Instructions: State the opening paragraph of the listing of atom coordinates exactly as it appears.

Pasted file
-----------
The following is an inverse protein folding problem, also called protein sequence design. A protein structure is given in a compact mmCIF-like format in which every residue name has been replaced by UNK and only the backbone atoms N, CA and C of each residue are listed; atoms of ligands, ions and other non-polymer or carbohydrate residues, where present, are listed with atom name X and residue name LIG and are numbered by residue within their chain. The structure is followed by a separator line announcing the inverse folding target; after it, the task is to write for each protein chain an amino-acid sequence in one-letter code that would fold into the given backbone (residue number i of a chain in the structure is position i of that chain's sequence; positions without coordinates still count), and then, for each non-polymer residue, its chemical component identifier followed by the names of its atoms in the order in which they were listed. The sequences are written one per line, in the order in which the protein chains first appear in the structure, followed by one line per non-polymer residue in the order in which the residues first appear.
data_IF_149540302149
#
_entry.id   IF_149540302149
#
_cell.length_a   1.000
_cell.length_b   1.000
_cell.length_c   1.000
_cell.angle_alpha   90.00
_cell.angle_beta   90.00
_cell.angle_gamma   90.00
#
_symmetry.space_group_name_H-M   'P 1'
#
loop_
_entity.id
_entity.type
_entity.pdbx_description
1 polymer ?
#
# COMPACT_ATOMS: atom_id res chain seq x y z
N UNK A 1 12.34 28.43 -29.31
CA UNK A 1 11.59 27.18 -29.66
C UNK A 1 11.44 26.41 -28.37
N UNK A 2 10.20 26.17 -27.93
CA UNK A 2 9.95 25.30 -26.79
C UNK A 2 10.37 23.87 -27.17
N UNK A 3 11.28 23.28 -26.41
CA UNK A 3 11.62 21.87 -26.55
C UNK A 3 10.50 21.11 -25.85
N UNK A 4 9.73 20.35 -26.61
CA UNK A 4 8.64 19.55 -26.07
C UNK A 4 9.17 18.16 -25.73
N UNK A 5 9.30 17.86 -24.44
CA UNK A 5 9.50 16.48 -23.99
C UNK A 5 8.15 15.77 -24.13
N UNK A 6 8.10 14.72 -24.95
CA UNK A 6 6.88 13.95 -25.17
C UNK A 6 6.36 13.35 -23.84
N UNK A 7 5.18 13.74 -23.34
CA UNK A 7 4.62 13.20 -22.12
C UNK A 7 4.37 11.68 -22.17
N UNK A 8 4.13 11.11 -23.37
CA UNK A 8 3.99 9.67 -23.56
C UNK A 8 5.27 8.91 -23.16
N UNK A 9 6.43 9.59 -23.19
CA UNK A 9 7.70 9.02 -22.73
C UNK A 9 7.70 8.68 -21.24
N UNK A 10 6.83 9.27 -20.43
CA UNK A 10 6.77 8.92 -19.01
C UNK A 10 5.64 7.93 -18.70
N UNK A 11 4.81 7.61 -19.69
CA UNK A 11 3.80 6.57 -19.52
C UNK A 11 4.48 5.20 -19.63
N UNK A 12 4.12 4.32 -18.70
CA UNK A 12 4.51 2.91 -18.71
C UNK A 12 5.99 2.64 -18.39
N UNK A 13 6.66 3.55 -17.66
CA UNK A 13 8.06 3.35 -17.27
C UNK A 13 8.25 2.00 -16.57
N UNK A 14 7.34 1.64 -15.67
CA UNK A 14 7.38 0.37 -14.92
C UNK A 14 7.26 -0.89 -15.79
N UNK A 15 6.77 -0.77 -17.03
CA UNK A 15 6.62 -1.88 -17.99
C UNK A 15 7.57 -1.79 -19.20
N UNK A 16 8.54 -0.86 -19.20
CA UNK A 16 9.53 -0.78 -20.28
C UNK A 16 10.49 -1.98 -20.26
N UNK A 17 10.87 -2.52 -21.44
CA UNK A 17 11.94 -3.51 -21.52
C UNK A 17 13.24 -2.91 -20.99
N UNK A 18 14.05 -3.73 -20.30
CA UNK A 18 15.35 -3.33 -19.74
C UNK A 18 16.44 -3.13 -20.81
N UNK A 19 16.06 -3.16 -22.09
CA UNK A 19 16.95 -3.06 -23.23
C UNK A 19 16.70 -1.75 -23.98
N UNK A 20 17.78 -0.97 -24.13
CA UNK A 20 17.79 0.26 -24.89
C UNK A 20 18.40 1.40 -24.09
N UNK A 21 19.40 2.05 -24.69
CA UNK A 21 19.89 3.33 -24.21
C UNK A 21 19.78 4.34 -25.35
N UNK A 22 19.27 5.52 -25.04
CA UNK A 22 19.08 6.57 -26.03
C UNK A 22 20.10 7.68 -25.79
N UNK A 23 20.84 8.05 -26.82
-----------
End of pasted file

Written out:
The following is an inverse protein folding problem, also called protein sequence design. A protein structure is given in a compact mmCIF-like format in which every residue name has been replaced by UNK and only the backbone atoms N, CA and C of each residue are listed; atoms of ligands, ions and other non-polymer or carbohydrate residues, where present, are listed with atom name X and residue name LIG and are numbered by residue within their chain. The structure is followed by a separator line announcing the inverse folding target; after it, the task is to write for each protein chain an amino-acid sequence in one-letter code that would fold into the given backbone (residue number i of a chain in the structure is position i of that chain's sequence; positions without coordinates still count), and then, for each non-polymer residue, its chemical component identifier followed by the names of its atoms in the order in which they were listed. The sequences are written one per line, in the order in which the protein chains first appear in the structure, followed by one line per non-polymer residue in the order in which the residues first appear.